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Building a Unicorn Requires Another Unicorn

Reading all the news about Brexit, I started to revisit the strategic decisions we made when establishing ReFUEL4, a technology startup I am proud to be a member of. One of the reasons it seems for the British people to choose to leave the EU is immigration, despite the economic importance of market access and the negotiating power that comes from a trade bloc.


One of the major decisions was where to site our company. A number of factors were key to influencing that decision, the most important of which was access to talent. All companies are built on talent, but this is most acute in startups – great people can make a big difference when a company is trying to get from 0 to 1 or scaling from 1-10 or 10-1000.


The quest for talent and the retention of great people consumes us. It is a challenge that must be met for ReFUEL to succeed. In order to do this, we chose to embrace reality – we did not think we can find everyone we needed in one place. But we still needed a centre of gravity for the company and so it had to have as open an access to the global talent marketplace as possible.


Using a hub and spoke strategy, we chose to site talent where we found it, rather than try to force fit them where we wanted them to be. ReFUEL4 is an equal opportunity employer and even though we are fewer than 30 people, we have more than 10 nationalities in 4 offices, within 2 years of incorporation! I often joke that ReFUEL4 is the world’s smallest MNC.


The Hub


People have asked me, as the co-founder of a Japanese technology company, why startup in Singapore? I am familiar with Tokyo, obviously, as well as San Francisco. In the world of startups, the Valley is the place to look to scale a global technology business – access to funding, a draw for global talent, the edge of a huge domestic market.


There is nothing wrong with either of the two cities and I wasn’t trying to be deliberately contrarian by choosing to establish ReFUEL4 in Singapore.


When I sought my parent company’s Board’s approval to set up in Singapore in 2014, the position I took was that it was strategically sound to set up in Asia. I believed then, as I believe now, that the pendulum is beginning to swing towards Asia.


Asia has grown quickly on the back of cost reduction strategies, but increasingly, the pockets of innovation are growing. I believe that headquartering in Singapore would be ideal launch pad for the company.


It has been well noted that Singapore has a great educational system and Singaporeans are adaptable, energetic, and rate highly in fluid intelligence. However, we are trying to build a company with global reach, and require a rich diversity of talent, perspective and backgrounds to understand customers and markets from Seattle to Sweden to Shanghai.


In our company, we need to get under the skin of the world’s largest markets as a start – the US, Greater China, EU and India. Our platform is geared towards global advertisers and we are building a customer experience that accounts for nuances in global usage. We cannot do that with Singaporeans alone.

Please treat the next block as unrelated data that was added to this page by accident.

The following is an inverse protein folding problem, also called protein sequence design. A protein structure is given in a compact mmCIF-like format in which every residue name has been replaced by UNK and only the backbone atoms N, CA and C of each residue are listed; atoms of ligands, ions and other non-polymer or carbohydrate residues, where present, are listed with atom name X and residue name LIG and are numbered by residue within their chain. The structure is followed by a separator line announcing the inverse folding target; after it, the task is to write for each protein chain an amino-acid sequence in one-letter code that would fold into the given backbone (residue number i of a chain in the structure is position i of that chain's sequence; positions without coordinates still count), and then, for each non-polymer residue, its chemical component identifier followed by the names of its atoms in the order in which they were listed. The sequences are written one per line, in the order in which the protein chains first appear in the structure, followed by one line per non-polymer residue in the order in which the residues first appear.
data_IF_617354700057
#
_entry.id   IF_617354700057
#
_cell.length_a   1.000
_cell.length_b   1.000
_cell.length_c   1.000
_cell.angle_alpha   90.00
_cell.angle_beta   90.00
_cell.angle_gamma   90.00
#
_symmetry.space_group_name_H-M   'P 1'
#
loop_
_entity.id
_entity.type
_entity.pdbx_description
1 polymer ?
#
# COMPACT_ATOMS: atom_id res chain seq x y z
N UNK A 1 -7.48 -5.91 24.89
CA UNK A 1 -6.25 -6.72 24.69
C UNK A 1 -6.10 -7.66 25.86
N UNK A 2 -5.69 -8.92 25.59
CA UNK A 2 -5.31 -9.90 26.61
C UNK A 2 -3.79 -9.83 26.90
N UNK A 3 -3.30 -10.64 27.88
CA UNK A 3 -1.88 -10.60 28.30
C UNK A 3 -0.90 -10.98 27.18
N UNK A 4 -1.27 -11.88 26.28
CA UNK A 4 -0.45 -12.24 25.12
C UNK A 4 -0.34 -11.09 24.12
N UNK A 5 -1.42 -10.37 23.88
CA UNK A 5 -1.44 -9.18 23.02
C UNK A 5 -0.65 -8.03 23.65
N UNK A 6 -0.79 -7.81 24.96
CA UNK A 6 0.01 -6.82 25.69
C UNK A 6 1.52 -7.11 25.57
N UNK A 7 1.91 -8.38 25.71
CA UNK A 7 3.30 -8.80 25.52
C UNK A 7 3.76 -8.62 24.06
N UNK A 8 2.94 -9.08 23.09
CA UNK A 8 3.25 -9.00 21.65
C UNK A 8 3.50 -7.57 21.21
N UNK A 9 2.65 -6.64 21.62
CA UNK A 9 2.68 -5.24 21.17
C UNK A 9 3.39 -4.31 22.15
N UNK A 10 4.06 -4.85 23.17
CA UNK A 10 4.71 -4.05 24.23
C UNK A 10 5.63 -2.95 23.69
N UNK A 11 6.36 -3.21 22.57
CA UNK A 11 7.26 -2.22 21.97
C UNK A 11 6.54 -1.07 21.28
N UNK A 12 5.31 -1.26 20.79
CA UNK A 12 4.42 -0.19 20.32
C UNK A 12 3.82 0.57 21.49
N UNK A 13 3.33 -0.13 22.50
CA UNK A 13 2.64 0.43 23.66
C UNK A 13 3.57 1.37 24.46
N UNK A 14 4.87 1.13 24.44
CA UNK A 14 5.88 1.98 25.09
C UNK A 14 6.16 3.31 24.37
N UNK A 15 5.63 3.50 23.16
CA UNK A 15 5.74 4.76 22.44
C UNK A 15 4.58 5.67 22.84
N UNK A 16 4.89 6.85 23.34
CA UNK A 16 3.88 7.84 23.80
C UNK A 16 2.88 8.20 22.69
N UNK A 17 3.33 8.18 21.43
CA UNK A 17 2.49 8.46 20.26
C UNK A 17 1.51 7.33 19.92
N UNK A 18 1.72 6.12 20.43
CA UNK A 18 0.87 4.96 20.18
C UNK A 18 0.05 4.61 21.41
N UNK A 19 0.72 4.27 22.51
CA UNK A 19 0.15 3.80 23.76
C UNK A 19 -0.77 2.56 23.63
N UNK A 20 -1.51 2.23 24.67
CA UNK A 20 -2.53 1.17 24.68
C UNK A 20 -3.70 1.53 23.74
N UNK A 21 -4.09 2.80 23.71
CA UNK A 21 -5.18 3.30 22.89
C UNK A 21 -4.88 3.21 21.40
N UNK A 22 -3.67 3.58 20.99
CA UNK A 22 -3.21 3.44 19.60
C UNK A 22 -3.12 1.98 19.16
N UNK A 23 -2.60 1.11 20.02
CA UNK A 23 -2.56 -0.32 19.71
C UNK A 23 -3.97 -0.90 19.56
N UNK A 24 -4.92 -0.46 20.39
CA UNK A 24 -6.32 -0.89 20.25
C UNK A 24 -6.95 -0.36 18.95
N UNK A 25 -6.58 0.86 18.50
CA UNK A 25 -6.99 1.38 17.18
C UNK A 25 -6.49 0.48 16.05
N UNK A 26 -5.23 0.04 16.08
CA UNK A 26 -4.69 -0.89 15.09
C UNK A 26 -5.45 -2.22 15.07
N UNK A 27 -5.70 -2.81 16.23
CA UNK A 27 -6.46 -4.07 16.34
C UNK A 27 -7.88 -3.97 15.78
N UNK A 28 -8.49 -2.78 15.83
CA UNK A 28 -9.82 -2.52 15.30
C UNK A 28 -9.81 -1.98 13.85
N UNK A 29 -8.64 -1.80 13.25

Singapore is placed to address large markets as well as to attract the right talent with experience in those markets. We enjoy a very liveable city and it is easy to persuade people to move here.


In our Singapore HQ, the team here includes most of the key managers: Customer Success, Product, Marketing and Data Science. Corporate Services as well. It was relatively easy to obtain employment passes for the foreigners, which are 4 out of 5.


The Spokes


To try to force fit all requirements into Singapore would be artificial – Singapore’s domestic human resources are finite. Our strategy had to take into account this limitation, by leveraging strengths from elsewhere.


So we sited our development centre in Japan – Japanese developers rate as highly as Bay area ones, but salary costs are lower as living costs are lower. We then sited business development teams in the big addressable markets – the US and EU. China will follow.


These spokes draw resource from the centre, but have highly skilled operators that make fast, sustainable growth a reality.


Early Lessons


ReFUEL4’s journey has just started, but we have learnt some lessons.


  • Fish where the fish are: Japan is still a great place to hire high quality engineers. Singapore has a highly competent workforce that adapts well to the global stage.


  • You need a flower to attract hardworking bees: Having Singapore as a HQ has made it easy to hire global talent. It would have been a far more expensive exercise in the Bay area and other cities in Asia may not be so attractive.


  • Equal opportunity is a pillar: And it creates a fun working environment.


Kazuhiro Takiguchi

Having grown up in Tokyo and New Jersey, Kaz practices Yin/Yang management. He gets his Zen by fishing and eating his catch.

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